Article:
High Efficiency and Low Cost
The i-MiEV's small, lightweight and powerful electric motor can be assembled and installed in a smaller packaging space than a gasoline alternative. Taking advantage of the electric motor's instant torque characteristics, the i-MiEV produces 133 lb.-ft of torque from a standstill and 63 hp of power. With a top speed of 81 mph, the i-MiEV provides quieter and sportier driving with superior power output versus a comparable gasoline minicar.
The cost per kilometer to operate the i-MiEV is also 1/3 that of a comparable gasoline minicar when charged during daytime hours. If charged during off-peak or nighttime hours, the cost can drop as low as 1/9 that of a gasoline equivalent, greatly reducing operating costs.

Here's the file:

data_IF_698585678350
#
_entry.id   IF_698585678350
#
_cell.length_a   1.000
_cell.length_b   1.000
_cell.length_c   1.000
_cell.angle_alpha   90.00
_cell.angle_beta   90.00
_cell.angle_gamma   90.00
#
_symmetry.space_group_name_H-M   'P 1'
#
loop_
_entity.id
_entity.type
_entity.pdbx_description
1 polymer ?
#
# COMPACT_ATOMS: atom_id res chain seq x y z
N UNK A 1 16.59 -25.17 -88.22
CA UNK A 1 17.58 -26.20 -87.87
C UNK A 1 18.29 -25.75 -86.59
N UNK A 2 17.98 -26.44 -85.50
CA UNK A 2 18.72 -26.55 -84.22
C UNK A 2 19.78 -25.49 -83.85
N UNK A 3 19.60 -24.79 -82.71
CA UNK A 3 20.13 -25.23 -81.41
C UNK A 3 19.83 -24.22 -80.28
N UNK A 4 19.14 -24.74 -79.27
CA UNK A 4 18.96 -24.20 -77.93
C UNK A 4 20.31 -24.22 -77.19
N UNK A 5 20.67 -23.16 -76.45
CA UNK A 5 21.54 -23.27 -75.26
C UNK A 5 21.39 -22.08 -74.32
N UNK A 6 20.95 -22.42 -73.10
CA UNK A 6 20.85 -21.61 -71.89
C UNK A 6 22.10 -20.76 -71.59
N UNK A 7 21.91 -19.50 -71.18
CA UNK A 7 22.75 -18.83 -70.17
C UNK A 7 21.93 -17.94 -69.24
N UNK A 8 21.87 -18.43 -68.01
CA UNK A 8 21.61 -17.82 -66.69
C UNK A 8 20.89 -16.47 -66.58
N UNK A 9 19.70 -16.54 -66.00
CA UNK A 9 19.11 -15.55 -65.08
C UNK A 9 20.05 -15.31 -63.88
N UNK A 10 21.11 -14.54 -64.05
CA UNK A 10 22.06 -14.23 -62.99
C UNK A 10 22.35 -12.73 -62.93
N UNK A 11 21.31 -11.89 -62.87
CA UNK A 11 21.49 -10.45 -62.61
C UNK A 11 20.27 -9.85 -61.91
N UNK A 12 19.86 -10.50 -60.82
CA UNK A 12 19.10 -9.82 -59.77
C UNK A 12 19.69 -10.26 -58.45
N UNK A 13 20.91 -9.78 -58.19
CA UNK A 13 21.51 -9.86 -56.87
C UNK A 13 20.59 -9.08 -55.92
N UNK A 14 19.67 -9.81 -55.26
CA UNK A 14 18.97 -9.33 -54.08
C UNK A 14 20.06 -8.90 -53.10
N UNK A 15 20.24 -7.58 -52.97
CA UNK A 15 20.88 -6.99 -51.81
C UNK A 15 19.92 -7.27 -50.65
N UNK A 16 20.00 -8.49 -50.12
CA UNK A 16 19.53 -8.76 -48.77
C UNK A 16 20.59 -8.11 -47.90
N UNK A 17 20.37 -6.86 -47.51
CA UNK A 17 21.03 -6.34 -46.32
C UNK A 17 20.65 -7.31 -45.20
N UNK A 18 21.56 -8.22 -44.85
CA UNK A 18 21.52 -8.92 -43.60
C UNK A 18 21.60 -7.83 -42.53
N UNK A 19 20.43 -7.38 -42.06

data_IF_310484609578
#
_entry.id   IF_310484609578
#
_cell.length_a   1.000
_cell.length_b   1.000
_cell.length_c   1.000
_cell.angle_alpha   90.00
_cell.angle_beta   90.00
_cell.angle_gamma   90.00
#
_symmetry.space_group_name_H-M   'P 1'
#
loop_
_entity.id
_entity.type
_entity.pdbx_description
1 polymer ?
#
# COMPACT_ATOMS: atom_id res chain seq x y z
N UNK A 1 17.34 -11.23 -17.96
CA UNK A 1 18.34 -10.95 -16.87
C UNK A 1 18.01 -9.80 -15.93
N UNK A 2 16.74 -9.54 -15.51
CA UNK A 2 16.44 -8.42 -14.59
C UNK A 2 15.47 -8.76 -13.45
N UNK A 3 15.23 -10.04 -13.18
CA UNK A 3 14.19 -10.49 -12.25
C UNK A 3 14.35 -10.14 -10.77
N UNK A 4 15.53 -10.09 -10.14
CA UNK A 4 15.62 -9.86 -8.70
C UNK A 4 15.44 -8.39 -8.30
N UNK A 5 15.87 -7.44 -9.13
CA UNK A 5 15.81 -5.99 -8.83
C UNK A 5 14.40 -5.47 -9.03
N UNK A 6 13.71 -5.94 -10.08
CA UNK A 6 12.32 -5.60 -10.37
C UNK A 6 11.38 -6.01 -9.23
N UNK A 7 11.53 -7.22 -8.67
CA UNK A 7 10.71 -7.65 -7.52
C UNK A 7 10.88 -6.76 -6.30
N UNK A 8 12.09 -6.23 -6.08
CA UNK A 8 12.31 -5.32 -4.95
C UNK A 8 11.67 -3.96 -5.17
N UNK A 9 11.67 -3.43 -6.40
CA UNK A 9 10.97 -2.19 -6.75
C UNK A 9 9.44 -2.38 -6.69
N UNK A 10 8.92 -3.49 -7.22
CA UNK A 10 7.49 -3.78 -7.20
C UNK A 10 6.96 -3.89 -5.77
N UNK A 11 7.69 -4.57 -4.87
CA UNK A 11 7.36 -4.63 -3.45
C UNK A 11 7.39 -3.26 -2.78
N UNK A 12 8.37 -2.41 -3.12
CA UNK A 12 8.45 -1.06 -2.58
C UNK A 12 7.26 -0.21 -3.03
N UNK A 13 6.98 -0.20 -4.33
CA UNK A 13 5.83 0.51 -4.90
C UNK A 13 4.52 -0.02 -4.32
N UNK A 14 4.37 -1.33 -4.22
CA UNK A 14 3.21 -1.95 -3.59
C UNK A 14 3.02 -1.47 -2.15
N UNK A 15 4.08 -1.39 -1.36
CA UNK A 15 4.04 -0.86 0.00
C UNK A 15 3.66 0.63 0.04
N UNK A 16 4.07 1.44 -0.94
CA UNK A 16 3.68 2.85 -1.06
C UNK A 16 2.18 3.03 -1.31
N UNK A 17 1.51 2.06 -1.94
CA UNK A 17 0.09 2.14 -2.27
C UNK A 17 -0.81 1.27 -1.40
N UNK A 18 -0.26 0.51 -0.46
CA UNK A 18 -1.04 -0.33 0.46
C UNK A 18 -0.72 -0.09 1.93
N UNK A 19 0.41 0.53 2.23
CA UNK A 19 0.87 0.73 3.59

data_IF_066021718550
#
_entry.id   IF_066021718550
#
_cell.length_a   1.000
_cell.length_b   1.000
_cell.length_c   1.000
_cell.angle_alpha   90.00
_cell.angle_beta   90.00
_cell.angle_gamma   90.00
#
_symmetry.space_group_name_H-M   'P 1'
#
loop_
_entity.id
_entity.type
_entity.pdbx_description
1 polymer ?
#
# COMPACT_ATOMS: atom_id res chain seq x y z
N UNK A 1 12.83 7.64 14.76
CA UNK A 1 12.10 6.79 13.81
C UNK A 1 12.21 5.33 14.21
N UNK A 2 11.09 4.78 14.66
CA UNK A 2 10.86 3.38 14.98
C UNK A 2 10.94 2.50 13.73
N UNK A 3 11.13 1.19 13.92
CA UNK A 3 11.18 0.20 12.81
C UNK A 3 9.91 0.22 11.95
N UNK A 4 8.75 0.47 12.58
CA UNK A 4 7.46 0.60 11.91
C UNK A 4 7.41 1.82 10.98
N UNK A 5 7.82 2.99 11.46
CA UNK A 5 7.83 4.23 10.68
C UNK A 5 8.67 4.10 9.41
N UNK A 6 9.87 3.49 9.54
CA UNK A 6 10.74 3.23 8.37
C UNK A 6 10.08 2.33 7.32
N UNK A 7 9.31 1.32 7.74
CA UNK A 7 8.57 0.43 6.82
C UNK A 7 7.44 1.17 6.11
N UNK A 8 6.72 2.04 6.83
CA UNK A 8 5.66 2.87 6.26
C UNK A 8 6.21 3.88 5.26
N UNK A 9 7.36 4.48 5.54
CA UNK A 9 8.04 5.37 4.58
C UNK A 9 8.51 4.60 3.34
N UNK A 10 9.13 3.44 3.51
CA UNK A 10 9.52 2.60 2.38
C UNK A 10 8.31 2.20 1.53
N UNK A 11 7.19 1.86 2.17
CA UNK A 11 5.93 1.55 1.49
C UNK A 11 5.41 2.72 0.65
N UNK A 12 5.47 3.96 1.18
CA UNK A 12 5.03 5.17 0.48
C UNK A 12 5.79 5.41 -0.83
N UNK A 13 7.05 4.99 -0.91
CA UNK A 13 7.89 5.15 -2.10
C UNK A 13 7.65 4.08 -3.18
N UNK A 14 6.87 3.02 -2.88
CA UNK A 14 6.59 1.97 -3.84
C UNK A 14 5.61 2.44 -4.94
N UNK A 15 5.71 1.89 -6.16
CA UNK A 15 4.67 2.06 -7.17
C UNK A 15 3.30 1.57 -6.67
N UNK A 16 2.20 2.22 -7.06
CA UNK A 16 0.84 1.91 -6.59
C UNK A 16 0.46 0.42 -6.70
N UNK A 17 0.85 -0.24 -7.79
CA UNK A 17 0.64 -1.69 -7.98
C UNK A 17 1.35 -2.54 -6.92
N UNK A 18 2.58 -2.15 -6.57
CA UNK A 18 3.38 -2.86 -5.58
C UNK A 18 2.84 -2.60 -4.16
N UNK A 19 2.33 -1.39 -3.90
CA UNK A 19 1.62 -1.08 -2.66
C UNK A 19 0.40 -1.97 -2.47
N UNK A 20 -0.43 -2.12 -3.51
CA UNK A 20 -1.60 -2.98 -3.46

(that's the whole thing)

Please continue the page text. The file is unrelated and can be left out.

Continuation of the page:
Optimum Packaging
Retaining the right-hand drive i-MiEV's mid-engine, rear-wheel drive layout, the left-hand drive i-MiEV concept also places the charger, inverter and electric motor system below and behind the rear passengers. This allows the high capacity lithium-ion batteries to be installed underneath the floor. Besides lowering the center of gravity of the vehicle, the battery placement also provides the i-MiEV with generous cabin space and reasonable rear luggage compartment space.

The left-hand drive i-MiEV concept goes one step further with its long 100.4-inch wheelbase and a larger (+1.7 inches versus the right-hand drive i-MiEV) 59.8-inch overall width. For greater driving stability and control, Mitsubishi engineers widened the front track by 3.7 inches and the rear track by 5.3 inches. The reshaped front and rear overhangs were also lengthened by 2.1 inches overall for increased safety and protection during front and rear-end collisions. With the wheels pushed out to the corners and the body optimized for ingress and egress, four adult-sized occupants can travel in comfort with generous legroom and ceiling clearance.